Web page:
Are You Doing Enough in the Gym? Part 2

Posted: June 29, 2012 in Uncategorized

In case you missed it you can see Part 1 of this series here.  In Part 2 we briefly dig into the topic of mobility.

“First move well, then move often.” – Gray Cook

Mobility is the ability to produce a desired movement. While we’re here, we’ll throw stability into the equation too.  Stability is the ability to resist an undesired movement and is used in combination with mobility to produce movement.

Our bodies are a stack of joints that require a combined amount of stability and mobility to produce proper movement.  If one of these components is not up to par, the entire system can be compromised.  This is, in very simple terms, what is known as the Joint by Joint Approach to Training coined by strength coach Michael Boyle and the afore quoted Gray Cook (a couple of those really smart dudes).

Sometimes compensation between joints happens in a very noticeable way, and sometimes it does not.  For example, one of the most common issues we see across the board is reduced mobility in the hips.  When this happens, the range of motion and movement that is required to complete a movement is still needed somewhere in the system.  The human body is great at adapting to create the movement it needs, so it will find mobility wherever it can.  The unfortunate part is that it will usually find the mobility it needs in places that are supposed to be more stable.

So if someone has less than ideal mobility in their hips, the body will compensate by creating more mobility at the knees or lower back.  The problem that arises is that both of those areas need more stability than mobility.  Since our bodies are also very resilient, pain doesn’t always occur right away.  If we continue to move with compensated patterns like the one above, pain and/or injury is usually bound to follow.

Do yourself a favor and read that last sentence again.  In fact, read it twice.  Go ahead.  I’ll wait….

You could be potentially setting yourself up for future injury and not even know it.  The absence of pain is not always an indicator that all systems are go for launch.  In fact, you may be sitting on an issue that could ground your shuttle for a while.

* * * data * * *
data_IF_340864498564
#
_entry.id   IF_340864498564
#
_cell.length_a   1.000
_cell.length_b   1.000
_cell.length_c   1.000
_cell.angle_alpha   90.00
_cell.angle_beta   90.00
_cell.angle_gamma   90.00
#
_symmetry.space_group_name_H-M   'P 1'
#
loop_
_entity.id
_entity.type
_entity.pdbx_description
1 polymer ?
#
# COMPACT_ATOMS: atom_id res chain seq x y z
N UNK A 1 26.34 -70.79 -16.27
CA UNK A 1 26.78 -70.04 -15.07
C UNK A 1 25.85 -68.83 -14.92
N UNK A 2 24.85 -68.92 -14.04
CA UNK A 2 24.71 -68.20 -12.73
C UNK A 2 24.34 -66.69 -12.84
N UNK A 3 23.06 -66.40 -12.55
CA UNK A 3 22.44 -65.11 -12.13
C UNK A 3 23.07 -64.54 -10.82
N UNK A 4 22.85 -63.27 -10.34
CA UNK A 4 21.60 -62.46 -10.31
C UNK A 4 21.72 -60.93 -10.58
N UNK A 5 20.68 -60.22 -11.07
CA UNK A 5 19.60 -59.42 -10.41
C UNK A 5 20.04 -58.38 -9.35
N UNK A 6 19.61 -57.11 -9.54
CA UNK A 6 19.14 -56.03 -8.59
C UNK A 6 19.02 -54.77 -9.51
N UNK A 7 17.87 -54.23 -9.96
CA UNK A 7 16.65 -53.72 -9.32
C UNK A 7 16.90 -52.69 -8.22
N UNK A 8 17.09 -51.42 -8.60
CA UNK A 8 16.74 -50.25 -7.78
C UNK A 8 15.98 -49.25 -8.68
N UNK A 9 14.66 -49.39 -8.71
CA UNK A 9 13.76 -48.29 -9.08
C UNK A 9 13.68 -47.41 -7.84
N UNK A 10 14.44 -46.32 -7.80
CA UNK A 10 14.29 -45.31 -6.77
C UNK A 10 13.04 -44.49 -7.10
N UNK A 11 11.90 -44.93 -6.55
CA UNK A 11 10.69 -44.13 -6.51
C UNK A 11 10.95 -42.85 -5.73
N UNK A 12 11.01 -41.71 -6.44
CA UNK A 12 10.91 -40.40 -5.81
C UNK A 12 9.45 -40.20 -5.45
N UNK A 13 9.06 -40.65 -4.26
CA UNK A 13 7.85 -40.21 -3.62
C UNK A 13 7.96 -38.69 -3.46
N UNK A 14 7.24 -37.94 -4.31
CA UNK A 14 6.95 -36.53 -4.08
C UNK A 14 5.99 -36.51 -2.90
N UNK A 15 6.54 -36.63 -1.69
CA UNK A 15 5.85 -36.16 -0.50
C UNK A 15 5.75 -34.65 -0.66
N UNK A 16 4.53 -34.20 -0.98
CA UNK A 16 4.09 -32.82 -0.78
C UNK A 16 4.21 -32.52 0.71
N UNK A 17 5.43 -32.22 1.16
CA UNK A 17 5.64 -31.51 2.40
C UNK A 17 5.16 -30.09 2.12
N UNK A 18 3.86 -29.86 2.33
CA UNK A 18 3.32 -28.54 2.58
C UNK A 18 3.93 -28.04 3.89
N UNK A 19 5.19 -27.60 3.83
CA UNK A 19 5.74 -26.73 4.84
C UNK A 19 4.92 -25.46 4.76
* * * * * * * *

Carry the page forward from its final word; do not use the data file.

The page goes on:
And then how the hell is Bruce Willis supposed to save the world?  What’s wrong with you?? Do you WANT the world to end?

I’m kidding.  That’s ridiculous.  I know you don’t want the world to end.  Not until you finish reading this, at least.  Ha.  Ha.

Ok.  We don’t want the world to end, so where do we start?  In all honesty, the best thing you can do is find a practitioner, strength coach, trainer or anyone who can administer a movement assessment.  This would give you a real specific idea of what you need to work on.  Since it might take you awhile to set up an appointment with someone and it may be even harder to find someone you trust, I’ll give you some things you can work on your own in the meantime.

The following link takes you to a set of stretches that are designed by Gray Cook and are intended to piggyback off his assessment system, the Functional Movement Screen (more info here).   Try not to think of them as stretches for one particular area as they are designed to actually show you what needs to be stretched in order to begin moving properly.  Gray also touches on muscle imbalances in the video and we will get to those in more detail a little further down the road.

Gray Cook’s Bretzel Stretches

Try to get these in once a day, or at the very least before you do anything active.  Combine them with the squat stretch from part 1 and you should be on your way to achieving good mobility through your hips and thoracic spine (upper back).  Two areas that are most commonly hampered by poor mobility and the cause for a number of pain related issues.

That’s it for Part 2.  I’ll cover more specific mobility issues as this blog matures, so if you have any questions leave them in the comments and I will try to get to them in the coming weeks.  Part 3 will be up shortly covering basic movement patterns.

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